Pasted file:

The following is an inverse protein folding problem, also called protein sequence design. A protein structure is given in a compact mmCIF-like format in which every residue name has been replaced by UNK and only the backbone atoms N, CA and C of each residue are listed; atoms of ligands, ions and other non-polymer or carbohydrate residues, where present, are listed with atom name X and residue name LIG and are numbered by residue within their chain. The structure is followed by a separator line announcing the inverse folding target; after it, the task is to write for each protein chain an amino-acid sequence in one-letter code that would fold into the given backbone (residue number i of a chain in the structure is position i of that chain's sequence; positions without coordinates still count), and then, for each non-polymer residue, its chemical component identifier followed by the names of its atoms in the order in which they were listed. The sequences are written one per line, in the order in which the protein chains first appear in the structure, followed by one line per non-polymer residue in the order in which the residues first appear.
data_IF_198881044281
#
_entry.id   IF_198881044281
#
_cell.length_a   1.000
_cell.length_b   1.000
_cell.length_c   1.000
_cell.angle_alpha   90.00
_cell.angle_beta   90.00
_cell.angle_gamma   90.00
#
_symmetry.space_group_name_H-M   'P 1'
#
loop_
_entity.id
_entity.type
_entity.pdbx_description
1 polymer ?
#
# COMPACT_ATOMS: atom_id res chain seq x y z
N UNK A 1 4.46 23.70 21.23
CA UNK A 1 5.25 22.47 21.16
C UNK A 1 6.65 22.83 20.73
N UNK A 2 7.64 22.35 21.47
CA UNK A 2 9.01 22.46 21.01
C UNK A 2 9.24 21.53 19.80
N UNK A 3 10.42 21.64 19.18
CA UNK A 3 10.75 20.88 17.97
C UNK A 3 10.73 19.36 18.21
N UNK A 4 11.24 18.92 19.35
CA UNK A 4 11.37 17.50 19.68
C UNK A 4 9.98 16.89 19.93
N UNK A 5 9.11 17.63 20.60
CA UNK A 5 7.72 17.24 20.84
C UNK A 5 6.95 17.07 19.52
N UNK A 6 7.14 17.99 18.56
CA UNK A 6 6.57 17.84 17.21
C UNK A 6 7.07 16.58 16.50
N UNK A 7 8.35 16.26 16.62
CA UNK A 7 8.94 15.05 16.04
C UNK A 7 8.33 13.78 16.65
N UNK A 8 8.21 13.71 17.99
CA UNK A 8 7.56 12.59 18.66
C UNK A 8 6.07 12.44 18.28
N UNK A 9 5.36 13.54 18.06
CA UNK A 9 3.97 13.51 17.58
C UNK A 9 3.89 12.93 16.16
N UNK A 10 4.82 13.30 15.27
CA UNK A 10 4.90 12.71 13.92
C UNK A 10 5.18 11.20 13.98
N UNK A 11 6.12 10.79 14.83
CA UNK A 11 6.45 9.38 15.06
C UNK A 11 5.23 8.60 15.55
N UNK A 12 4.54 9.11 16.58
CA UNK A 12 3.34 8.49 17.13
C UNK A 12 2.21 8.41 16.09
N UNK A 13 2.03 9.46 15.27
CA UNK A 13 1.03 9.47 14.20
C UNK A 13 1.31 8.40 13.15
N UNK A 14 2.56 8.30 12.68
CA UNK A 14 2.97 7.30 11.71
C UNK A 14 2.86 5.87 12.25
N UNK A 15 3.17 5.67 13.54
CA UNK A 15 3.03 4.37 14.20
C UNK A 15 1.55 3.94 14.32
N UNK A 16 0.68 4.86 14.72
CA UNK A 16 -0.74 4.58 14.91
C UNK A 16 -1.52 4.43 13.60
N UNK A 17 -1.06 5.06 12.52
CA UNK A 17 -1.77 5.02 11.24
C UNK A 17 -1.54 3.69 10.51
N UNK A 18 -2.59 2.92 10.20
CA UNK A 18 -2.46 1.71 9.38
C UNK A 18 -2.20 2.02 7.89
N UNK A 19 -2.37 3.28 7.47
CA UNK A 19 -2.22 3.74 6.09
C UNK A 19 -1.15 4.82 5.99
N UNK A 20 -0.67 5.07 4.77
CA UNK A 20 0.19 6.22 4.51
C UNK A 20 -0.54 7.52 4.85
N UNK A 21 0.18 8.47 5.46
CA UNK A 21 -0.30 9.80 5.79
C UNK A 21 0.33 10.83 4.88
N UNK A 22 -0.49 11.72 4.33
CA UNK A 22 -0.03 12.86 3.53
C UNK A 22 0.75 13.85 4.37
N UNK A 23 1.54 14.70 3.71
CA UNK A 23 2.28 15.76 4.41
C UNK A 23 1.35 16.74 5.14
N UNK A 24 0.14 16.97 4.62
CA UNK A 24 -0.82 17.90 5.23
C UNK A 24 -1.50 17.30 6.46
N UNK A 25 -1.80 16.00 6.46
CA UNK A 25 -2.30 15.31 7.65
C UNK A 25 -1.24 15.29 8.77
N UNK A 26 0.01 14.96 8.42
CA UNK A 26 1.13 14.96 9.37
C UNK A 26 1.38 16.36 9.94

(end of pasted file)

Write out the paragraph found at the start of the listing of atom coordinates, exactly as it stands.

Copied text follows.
The following is an inverse protein folding problem, also called protein sequence design. A protein structure is given in a compact mmCIF-like format in which every residue name has been replaced by UNK and only the backbone atoms N, CA and C of each residue are listed; atoms of ligands, ions and other non-polymer or carbohydrate residues, where present, are listed with atom name X and residue name LIG and are numbered by residue within their chain. The structure is followed by a separator line announcing the inverse folding target; after it, the task is to write for each protein chain an amino-acid sequence in one-letter code that would fold into the given backbone (residue number i of a chain in the structure is position i of that chain's sequence; positions without coordinates still count), and then, for each non-polymer residue, its chemical component identifier followed by the names of its atoms in the order in which they were listed. The sequences are written one per line, in the order in which the protein chains first appear in the structure, followed by one line per non-polymer residue in the order in which the residues first appear.